– In Germany, roadies – in full kits with bicycles worth as much as a used car – are actually quite fast. In fact, everyone else is fast, too. I got outpaced going up a hill by a grandpa in a squeaky town bike with a six pack in his back basket.


Posted by on June 28, 2011 in Uncategorized


Journal notes: Wiesen to (just before) Paris

Someone had asked that I write some posts journal-style, with day-by-day ride notes, so here it is.  Part 1 is Wiesen to Paris.  I have a few blanks to fill in later, which I’ll hopefully get around to, including kilometer counts.

6/4 – Ochsenbuch 159.02

We had visited a bike shop in a nearby town the day before to get my bike in touring shape. The front rotor and brake mechanism were replaced with Shinamo, as they had no Avid rotors. We loaded up our panniers the night before as well, mostly, and we were off bright and early. Unfortunately, we had intended on staying at a hostel, but they were booked up. We called another place, but on the night watchman was on duty, and he spoke no English.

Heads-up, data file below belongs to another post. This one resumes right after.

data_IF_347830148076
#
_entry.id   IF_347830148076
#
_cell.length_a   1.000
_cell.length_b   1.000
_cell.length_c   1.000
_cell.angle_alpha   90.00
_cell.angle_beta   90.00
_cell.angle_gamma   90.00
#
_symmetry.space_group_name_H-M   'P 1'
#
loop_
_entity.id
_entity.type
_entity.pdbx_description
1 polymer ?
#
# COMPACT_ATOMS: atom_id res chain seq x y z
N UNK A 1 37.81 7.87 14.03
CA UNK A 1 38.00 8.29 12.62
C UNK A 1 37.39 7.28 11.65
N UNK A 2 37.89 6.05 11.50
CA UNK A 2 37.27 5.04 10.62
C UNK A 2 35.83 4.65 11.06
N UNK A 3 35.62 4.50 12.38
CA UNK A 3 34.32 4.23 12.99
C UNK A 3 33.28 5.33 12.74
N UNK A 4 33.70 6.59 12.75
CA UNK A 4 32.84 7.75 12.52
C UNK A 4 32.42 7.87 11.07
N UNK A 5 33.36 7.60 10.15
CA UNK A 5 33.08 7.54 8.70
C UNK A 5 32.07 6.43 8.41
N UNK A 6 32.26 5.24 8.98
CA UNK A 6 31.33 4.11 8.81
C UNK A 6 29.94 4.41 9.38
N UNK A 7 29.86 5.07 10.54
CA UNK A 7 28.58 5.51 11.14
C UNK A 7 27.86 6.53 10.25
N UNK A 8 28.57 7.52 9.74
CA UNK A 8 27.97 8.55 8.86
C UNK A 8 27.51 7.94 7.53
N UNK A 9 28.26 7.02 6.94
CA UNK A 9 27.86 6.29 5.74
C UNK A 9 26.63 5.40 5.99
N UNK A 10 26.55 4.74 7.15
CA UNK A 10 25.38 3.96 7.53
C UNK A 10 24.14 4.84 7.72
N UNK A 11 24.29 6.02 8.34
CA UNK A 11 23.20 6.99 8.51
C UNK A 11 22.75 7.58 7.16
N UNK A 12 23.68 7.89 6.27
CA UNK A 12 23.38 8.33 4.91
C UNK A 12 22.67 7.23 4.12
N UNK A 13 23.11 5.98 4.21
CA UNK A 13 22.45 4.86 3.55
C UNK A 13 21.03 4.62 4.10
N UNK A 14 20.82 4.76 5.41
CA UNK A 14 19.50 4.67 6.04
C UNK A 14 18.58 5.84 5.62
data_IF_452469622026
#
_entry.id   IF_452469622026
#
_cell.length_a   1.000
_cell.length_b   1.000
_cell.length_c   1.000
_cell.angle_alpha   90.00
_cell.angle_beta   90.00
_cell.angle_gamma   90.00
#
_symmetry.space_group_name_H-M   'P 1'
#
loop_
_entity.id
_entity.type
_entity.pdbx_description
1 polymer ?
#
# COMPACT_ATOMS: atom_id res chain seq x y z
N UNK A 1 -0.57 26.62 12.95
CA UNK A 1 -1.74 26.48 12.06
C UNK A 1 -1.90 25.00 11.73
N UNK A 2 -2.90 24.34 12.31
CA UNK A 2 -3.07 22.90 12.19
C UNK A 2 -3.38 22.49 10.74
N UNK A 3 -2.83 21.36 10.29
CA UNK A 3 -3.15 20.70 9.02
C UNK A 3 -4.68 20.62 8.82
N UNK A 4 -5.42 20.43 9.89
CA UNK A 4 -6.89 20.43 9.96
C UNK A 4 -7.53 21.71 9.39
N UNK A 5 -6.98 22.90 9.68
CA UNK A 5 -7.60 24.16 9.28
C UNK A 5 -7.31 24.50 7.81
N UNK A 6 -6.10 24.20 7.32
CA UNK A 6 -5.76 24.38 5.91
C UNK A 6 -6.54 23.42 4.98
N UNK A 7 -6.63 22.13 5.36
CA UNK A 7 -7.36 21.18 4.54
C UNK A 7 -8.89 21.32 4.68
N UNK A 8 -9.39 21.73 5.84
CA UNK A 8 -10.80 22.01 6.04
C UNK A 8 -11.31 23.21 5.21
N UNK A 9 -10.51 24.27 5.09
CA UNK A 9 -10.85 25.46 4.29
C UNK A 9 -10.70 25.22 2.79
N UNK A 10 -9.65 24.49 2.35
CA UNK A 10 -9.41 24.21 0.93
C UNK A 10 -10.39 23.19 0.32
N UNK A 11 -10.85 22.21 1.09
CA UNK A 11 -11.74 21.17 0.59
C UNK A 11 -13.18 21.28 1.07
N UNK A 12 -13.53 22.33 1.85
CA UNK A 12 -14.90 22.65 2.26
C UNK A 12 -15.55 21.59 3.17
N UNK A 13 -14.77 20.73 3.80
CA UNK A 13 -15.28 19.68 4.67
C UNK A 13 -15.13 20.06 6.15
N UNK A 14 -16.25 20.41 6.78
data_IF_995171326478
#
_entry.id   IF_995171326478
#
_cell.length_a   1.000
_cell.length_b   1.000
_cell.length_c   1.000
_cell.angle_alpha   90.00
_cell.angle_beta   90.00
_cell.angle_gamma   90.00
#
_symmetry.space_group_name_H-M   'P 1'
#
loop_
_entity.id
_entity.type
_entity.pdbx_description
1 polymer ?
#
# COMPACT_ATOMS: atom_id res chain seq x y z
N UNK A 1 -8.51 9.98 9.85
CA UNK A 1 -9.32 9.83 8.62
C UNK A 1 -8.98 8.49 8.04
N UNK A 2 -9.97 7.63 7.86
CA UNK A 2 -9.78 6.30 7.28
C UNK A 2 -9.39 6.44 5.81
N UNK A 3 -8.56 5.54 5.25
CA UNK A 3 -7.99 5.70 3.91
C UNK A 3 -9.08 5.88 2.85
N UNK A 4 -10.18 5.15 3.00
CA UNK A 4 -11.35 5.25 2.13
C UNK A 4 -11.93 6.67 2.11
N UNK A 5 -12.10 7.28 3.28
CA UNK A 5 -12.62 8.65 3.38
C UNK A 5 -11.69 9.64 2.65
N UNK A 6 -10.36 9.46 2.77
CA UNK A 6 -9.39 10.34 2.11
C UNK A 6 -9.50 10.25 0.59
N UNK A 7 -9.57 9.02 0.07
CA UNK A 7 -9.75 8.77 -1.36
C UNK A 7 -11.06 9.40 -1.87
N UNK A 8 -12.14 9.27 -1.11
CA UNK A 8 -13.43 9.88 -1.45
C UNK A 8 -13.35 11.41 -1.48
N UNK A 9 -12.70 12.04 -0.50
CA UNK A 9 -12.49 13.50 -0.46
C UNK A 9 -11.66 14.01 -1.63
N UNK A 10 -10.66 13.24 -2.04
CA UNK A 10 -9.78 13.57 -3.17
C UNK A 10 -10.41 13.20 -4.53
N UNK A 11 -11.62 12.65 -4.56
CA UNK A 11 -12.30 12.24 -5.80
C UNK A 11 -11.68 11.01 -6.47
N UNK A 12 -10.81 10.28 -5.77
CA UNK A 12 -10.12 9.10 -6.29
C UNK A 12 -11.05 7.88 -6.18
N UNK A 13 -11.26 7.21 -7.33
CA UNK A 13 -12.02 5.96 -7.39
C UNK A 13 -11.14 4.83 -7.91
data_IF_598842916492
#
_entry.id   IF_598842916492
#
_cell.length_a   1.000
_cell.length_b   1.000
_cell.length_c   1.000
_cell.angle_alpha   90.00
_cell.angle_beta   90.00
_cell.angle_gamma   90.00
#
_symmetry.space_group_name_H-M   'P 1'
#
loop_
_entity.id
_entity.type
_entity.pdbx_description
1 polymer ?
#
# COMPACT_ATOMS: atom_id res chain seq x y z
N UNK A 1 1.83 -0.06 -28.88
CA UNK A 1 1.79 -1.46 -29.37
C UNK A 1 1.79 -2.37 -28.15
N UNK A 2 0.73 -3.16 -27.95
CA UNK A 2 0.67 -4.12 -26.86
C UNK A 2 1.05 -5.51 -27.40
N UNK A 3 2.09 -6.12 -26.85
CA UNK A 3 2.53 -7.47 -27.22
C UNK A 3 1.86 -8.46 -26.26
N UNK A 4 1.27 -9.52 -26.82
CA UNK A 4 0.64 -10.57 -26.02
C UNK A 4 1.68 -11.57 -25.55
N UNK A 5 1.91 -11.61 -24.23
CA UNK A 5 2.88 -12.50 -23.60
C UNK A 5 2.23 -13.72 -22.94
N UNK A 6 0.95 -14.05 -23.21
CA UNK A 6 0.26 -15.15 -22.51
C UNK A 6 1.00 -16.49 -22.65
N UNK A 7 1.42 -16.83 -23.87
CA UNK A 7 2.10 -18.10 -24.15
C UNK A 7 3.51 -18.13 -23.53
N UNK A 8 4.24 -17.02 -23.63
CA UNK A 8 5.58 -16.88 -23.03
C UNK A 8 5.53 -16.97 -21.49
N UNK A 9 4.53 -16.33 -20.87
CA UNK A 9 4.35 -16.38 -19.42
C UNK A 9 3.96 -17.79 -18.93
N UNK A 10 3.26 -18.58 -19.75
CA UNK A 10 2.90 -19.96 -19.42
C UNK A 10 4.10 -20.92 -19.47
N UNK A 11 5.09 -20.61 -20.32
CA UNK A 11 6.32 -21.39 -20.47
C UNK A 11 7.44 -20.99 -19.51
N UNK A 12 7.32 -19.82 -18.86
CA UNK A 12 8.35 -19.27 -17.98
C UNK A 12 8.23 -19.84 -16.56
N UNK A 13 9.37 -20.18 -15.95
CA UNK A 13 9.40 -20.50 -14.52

Chris’s “breadcrumb” navigation on his Garmin worked well. He had placed little waypoints that we were to navigate through as we went. As the afternoon wore on, we called both the booked-up hostel (in case of cancellations) and the other place, to no avail. Afternoon became evening, and we started asking people if there was a campground nearby. We got the tip around 6 or 7pm that there was a place not too far, and it was on our breadcrumbed route, so we headed over. An old rusty sign pointed the way in.

When we arrived at the gatehouse, the employees were just leaving. They said there was indeed a campground and that there would still be time for us to get beer and food at the chalet. We biked down and were greeted warmly by one of the owners, a Dutchman who spoke English fluently. He and another Dutchman had purchased the campground (it had been in bankruptcy) and reopened it only two weeks ago.